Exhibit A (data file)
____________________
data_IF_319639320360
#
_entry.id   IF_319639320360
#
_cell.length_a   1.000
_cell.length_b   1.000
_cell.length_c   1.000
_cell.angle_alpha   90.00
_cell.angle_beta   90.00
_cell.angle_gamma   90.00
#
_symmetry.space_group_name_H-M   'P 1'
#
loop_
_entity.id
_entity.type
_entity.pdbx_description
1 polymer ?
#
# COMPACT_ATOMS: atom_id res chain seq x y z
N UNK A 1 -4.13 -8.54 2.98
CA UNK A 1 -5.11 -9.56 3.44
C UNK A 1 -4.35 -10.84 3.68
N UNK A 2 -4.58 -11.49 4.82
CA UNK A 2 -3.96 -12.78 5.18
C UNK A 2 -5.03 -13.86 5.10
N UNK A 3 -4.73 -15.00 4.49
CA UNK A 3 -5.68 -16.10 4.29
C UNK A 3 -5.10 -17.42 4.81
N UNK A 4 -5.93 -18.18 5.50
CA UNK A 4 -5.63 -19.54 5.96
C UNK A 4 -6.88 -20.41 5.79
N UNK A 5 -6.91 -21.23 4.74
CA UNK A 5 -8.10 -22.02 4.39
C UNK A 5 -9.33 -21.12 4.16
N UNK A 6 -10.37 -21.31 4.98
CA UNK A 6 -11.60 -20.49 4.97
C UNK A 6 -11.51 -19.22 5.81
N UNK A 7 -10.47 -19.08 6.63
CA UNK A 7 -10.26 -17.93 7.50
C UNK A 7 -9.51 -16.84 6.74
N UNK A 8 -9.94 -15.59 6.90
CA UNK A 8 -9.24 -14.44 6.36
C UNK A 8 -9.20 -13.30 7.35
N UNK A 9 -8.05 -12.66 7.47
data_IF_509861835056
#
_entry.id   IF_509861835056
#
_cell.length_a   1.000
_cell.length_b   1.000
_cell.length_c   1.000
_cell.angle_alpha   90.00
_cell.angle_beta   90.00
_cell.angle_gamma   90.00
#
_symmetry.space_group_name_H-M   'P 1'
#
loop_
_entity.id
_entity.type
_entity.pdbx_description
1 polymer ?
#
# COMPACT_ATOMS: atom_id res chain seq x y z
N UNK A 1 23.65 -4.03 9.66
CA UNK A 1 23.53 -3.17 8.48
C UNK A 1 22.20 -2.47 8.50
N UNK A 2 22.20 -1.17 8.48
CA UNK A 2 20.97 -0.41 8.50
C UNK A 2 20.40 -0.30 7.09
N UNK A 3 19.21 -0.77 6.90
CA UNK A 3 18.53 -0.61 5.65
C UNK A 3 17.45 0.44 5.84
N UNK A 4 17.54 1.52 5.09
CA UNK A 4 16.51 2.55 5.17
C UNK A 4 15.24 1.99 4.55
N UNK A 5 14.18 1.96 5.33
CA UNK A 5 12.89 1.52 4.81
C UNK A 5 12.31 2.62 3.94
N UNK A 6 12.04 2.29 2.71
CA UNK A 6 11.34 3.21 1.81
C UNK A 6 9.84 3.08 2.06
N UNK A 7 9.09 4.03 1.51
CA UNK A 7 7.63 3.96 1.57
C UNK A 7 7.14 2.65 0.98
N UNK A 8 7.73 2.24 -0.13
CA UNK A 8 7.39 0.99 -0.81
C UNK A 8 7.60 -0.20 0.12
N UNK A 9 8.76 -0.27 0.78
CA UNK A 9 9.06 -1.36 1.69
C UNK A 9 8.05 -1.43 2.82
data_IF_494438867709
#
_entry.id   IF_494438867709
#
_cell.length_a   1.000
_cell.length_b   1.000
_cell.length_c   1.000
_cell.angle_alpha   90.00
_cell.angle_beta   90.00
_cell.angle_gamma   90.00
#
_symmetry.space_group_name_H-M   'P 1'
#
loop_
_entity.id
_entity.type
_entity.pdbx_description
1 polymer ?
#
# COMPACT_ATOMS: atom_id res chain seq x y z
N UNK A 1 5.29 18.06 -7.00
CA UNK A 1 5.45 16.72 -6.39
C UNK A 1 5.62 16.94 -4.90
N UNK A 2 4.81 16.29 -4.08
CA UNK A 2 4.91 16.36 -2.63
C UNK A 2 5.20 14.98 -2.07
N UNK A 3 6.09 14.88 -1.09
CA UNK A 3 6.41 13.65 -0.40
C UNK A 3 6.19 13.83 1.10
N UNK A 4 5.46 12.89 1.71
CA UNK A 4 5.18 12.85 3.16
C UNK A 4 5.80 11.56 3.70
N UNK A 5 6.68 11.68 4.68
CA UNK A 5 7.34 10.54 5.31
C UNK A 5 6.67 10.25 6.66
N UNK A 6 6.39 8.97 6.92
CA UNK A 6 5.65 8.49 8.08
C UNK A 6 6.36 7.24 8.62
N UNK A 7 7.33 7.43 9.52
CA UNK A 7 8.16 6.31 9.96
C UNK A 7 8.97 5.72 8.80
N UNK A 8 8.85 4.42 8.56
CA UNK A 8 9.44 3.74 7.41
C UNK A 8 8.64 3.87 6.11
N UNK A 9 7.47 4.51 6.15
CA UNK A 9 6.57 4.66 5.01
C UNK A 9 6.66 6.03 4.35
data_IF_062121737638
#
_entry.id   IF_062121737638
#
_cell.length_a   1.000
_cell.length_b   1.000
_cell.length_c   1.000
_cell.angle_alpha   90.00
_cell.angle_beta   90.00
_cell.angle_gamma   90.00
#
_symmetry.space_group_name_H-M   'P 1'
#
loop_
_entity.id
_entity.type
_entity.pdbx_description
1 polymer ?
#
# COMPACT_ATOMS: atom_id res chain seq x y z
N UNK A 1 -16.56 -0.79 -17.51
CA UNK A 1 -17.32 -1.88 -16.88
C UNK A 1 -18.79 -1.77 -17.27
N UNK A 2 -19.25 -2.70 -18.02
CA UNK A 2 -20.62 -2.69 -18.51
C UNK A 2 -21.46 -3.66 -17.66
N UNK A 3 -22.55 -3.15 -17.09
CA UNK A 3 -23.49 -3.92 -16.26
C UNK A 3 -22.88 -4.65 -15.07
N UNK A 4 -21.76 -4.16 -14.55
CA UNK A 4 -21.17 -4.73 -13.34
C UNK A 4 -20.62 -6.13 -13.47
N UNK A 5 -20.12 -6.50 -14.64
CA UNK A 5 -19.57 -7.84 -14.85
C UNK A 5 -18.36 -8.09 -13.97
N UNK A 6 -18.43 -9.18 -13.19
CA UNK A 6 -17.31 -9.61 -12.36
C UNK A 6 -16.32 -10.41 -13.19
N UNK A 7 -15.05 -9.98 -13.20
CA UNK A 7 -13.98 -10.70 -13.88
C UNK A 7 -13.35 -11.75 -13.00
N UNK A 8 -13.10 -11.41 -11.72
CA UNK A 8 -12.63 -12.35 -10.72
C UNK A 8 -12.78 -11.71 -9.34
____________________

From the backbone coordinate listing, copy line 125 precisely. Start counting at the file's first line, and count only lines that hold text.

N UNK A 5 6.68 11.68 4.68